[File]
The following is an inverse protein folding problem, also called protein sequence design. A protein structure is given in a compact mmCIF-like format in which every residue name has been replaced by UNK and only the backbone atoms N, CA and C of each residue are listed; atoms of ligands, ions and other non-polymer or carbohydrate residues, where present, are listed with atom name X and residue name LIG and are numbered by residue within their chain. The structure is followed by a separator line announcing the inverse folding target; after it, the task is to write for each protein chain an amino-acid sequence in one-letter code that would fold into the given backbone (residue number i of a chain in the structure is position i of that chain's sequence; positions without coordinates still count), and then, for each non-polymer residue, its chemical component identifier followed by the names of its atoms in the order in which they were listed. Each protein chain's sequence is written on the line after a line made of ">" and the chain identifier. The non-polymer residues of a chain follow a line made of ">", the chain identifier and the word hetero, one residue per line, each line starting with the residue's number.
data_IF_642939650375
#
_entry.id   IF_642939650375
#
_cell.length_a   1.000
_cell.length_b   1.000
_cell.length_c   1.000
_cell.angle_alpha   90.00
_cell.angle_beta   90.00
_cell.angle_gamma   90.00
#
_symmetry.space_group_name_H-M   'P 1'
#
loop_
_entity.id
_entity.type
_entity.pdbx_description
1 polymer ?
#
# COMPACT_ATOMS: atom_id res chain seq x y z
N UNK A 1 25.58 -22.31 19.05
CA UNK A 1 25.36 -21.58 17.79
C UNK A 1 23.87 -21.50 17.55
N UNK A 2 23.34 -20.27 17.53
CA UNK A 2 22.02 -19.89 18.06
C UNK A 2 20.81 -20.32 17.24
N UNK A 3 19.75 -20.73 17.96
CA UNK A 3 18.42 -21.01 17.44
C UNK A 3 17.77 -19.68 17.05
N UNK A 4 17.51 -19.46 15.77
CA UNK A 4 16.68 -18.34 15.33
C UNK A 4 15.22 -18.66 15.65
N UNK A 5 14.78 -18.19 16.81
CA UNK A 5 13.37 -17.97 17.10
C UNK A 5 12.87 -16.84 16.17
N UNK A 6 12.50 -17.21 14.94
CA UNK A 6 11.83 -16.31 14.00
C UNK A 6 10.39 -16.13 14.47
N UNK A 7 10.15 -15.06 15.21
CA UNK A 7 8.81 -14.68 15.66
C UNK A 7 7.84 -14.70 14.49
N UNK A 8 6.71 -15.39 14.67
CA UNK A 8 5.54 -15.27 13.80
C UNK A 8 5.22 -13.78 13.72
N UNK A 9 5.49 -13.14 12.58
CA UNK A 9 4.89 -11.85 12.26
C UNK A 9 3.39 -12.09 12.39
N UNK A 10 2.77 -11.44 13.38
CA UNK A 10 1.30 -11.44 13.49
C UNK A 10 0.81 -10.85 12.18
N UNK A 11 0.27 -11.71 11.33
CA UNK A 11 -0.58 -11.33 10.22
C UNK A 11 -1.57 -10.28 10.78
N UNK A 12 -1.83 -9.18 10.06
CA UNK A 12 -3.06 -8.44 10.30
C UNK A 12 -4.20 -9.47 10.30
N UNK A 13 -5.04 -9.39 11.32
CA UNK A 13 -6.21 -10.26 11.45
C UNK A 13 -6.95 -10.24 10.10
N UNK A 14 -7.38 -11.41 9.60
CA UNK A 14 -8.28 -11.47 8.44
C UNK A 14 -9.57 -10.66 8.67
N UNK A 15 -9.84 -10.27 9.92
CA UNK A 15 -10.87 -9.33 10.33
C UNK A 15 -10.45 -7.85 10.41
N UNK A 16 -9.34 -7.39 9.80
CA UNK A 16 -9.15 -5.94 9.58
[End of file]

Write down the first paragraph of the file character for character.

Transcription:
The following is an inverse protein folding problem, also called protein sequence design. A protein structure is given in a compact mmCIF-like format in which every residue name has been replaced by UNK and only the backbone atoms N, CA and C of each residue are listed; atoms of ligands, ions and other non-polymer or carbohydrate residues, where present, are listed with atom name X and residue name LIG and are numbered by residue within their chain. The structure is followed by a separator line announcing the inverse folding target; after it, the task is to write for each protein chain an amino-acid sequence in one-letter code that would fold into the given backbone (residue number i of a chain in the structure is position i of that chain's sequence; positions without coordinates still count), and then, for each non-polymer residue, its chemical component identifier followed by the names of its atoms in the order in which they were listed. Each protein chain's sequence is written on the line after a line made of ">" and the chain identifier. The non-polymer residues of a chain follow a line made of ">", the chain identifier and the word hetero, one residue per line, each line starting with the residue's number.